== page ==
The trial also heard that Howell went for a game of squash in the days after he killed his wife and Trevor Buchanan, and that Stewart showed no emotion when told their bodies had been found.
The reactions of the lovers on hearing their respective spouses had died in the apparent suicide pact were recounted by the wife of their church pastor.
While Stewart denies the double murder charge she has admitted to police she was aware of the plan and was in the house when Howell killed her husband.
Elizabeth Hansford, wife of John Hansford, who was then pastor at Coleraine Baptist church, was the first to break the news to Stewart that the bodies had been found in the garage in Castlerock.
“There was no shock expressed, she didn’t seem to give any emotional response at all,” she said.
“She seemed emotionless, that’s probably the best way to put it.”
Mrs Hansford said she also found it odd that Howell had played sport and went to a fish and chip shop in the days between his wife’s death and her funeral.
“There’s nothing wrong with playing sport or eating fish and chips but it just seemed to me a bit callous,” she told the jury.
Her husband John Hansford, who had provided relationship counselling to both married couples when Howell and Stewart’s affair was discovered, was the first to tell Howell of the deaths.
At the time he told police: “He showed little or no emotion – I felt he was holding something back.”
Today Mr Hansford also disclosed that less than two months before Howell murdered Trevor Buchanan, Howell had asked his lover’s husband for forgiveness during a meeting in the pastor’s study.
“He offered his sincere apologies for what he had done and sought his forgiveness,” he said when he took the stand.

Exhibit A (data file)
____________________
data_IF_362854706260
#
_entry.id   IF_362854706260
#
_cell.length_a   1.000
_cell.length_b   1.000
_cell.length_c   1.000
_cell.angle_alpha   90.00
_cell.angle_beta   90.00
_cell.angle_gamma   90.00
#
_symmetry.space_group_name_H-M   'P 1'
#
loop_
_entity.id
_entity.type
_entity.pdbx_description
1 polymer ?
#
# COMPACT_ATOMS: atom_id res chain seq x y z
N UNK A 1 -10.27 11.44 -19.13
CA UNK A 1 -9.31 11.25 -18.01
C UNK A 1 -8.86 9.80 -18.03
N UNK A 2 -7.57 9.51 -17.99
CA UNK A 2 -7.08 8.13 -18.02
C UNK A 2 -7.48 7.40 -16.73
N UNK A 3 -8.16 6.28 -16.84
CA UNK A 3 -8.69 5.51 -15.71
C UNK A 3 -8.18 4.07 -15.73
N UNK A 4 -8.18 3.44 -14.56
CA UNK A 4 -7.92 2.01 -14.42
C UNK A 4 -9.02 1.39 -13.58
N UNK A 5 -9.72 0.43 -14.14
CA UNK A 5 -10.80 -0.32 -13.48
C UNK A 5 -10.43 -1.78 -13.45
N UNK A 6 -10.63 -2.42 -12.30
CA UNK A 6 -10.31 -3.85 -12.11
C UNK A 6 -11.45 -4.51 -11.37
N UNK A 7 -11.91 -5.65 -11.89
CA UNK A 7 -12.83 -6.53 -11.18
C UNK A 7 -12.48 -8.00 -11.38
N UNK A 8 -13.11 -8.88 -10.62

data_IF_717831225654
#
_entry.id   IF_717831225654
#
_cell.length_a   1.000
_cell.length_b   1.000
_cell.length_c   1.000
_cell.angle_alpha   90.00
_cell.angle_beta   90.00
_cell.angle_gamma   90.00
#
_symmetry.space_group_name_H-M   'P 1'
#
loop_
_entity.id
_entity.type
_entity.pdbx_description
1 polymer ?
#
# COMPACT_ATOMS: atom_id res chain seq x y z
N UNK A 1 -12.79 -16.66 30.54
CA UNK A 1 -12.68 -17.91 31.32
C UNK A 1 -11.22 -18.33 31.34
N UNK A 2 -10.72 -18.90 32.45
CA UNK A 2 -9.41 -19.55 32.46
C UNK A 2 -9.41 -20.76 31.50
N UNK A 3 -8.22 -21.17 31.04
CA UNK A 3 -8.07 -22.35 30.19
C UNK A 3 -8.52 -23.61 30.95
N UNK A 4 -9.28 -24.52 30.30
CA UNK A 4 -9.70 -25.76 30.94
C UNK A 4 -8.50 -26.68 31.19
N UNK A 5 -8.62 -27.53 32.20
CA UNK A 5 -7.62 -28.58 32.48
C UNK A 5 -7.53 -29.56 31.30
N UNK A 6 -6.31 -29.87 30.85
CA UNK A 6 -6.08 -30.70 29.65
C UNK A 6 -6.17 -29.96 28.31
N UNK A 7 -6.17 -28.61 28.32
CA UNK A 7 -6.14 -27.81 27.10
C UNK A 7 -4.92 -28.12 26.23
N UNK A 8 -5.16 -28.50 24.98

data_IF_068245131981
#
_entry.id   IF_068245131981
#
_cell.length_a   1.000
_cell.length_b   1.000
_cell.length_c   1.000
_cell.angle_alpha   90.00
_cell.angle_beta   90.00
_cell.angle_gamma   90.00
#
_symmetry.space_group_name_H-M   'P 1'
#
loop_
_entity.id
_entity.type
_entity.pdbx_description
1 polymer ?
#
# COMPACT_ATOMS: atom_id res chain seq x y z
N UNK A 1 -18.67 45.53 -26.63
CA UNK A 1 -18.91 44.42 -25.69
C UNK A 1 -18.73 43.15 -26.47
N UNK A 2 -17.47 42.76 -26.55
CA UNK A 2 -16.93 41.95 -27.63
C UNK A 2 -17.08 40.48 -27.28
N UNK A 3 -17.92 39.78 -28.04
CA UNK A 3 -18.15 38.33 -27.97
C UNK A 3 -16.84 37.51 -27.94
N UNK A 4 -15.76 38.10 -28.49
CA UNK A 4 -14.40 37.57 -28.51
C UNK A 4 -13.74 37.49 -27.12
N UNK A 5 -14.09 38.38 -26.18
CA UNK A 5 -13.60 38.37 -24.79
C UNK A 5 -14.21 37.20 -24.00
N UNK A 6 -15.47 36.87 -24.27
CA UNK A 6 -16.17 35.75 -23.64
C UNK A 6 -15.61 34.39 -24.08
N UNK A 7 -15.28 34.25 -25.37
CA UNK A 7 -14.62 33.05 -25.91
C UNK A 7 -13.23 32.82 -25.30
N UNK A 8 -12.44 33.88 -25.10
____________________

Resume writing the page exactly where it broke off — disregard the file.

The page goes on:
He added: “They then embraced.”
The pastor said Stewart, during counselling, had told him that Trevor Buchanan was not very “exciting” and “lacked ambition” and the marriage wasn’t all she had hoped it would be.
Mr Hansford said that Lesley Howell had started drinking more as she struggled to cope with her marital problems and the sudden death of her father – only two weeks before she was killed.
He said tablets Howell had given her to help her sleep also enabled him to see Stewart behind her back, when he would meet up with her having left the house on the pretence of going for a jog.
“The tablets to help her sleep allowed him to go running in the forest to carry on the affair,” he said.
The trial also heard from Lesley Howell’s brother, Christopher Clarke, who stayed with the couple in the days after the death of their father.
On one evening he noticed that his sister had become very drunk after only a couple of glasses of wine and when he asked Howell about it he said it was because he was giving her tablets.
“I remonstrated with him about the safety of combining sedatives with alcohol,” he said.
Mr Clarke said that after Lesley Howell’s death the £28,000 estate of his late father was divided 50/50 between he and Howell.
He also expressed his surprise that his sister had £212,000 in cash in her will - a sum that went to Howell.
Howell’s school and university friend Dr Marshall Reilly also took the stand and said he had lent the dentist £10,000 to set up his new practice.
He said he didn’t expect to see the money again when Lesley Howell died, and was surprised six months after her death when Howell paid him back.
“He told me one of the consequences was the life insurance had come in and he was now able to pay me back,” he said.